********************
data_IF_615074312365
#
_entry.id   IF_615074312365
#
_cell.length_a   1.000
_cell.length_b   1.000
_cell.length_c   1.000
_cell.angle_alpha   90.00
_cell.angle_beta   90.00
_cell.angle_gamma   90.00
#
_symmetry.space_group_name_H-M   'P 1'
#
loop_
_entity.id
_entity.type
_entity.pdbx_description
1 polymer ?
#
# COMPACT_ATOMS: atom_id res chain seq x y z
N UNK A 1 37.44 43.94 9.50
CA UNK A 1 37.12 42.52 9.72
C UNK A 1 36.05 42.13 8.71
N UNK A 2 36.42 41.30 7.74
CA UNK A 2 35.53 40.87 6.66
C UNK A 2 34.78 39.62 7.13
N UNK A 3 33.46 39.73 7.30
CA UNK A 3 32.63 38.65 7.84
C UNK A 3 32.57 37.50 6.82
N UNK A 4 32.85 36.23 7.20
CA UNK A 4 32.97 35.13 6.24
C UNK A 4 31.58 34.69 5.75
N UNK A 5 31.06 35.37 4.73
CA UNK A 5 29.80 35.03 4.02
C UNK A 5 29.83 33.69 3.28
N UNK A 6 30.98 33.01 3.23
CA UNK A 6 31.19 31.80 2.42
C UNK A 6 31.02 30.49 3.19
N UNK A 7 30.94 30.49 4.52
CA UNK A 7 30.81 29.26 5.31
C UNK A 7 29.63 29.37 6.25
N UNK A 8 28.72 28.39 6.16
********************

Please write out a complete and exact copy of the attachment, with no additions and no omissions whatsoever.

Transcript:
data_IF_615074312365
#
_entry.id   IF_615074312365
#
_cell.length_a   1.000
_cell.length_b   1.000
_cell.length_c   1.000
_cell.angle_alpha   90.00
_cell.angle_beta   90.00
_cell.angle_gamma   90.00
#
_symmetry.space_group_name_H-M   'P 1'
#
loop_
_entity.id
_entity.type
_entity.pdbx_description
1 polymer ?
#
# COMPACT_ATOMS: atom_id res chain seq x y z
N UNK A 1 37.44 43.94 9.50
CA UNK A 1 37.12 42.52 9.72
C UNK A 1 36.05 42.13 8.71
N UNK A 2 36.42 41.30 7.74
CA UNK A 2 35.53 40.87 6.66
C UNK A 2 34.78 39.62 7.13
N UNK A 3 33.46 39.73 7.30
CA UNK A 3 32.63 38.65 7.84
C UNK A 3 32.57 37.50 6.82
N UNK A 4 32.85 36.23 7.20
CA UNK A 4 32.97 35.13 6.24
C UNK A 4 31.58 34.69 5.75
N UNK A 5 31.06 35.37 4.73
CA UNK A 5 29.80 35.03 4.02
C UNK A 5 29.83 33.69 3.28
N UNK A 6 30.98 33.01 3.23
CA UNK A 6 31.19 31.80 2.42
C UNK A 6 31.02 30.49 3.19
N UNK A 7 30.94 30.49 4.52
CA UNK A 7 30.81 29.26 5.31
C UNK A 7 29.63 29.37 6.25
N UNK A 8 28.72 28.39 6.16